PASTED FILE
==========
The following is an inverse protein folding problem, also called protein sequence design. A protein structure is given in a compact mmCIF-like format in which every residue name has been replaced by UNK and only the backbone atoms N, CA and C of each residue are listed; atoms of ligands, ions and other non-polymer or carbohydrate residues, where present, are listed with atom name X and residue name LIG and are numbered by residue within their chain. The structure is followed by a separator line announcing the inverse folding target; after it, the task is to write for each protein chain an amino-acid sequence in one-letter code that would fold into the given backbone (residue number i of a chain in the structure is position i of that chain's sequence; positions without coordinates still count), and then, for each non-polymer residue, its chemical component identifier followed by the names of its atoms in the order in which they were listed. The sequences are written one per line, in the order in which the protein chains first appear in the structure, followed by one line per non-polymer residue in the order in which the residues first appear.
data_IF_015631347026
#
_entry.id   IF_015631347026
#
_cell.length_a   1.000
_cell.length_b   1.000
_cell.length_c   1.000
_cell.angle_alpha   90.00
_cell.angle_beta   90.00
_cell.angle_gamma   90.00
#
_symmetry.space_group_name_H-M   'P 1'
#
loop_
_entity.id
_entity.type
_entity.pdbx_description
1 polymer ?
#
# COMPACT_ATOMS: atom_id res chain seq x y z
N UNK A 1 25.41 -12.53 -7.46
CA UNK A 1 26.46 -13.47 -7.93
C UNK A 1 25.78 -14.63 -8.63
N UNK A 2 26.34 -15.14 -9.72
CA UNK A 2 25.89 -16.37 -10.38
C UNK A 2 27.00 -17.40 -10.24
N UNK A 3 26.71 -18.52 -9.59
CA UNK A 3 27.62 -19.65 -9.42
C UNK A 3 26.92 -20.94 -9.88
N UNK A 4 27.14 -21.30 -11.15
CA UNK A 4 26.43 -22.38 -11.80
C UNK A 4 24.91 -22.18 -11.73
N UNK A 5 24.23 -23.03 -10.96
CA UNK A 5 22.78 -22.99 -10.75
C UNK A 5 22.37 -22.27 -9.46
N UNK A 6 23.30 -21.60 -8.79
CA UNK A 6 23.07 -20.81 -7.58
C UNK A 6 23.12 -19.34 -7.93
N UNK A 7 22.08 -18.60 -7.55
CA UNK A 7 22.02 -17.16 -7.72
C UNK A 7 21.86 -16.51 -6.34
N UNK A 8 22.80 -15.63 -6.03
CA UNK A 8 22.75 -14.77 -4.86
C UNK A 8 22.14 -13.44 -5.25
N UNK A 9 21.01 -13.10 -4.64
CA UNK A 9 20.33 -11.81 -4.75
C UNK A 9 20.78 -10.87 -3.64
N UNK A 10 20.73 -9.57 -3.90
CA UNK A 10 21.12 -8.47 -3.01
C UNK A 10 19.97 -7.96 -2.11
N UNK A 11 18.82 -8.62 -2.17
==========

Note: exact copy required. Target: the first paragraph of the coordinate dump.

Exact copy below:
The following is an inverse protein folding problem, also called protein sequence design. A protein structure is given in a compact mmCIF-like format in which every residue name has been replaced by UNK and only the backbone atoms N, CA and C of each residue are listed; atoms of ligands, ions and other non-polymer or carbohydrate residues, where present, are listed with atom name X and residue name LIG and are numbered by residue within their chain. The structure is followed by a separator line announcing the inverse folding target; after it, the task is to write for each protein chain an amino-acid sequence in one-letter code that would fold into the given backbone (residue number i of a chain in the structure is position i of that chain's sequence; positions without coordinates still count), and then, for each non-polymer residue, its chemical component identifier followed by the names of its atoms in the order in which they were listed. The sequences are written one per line, in the order in which the protein chains first appear in the structure, followed by one line per non-polymer residue in the order in which the residues first appear.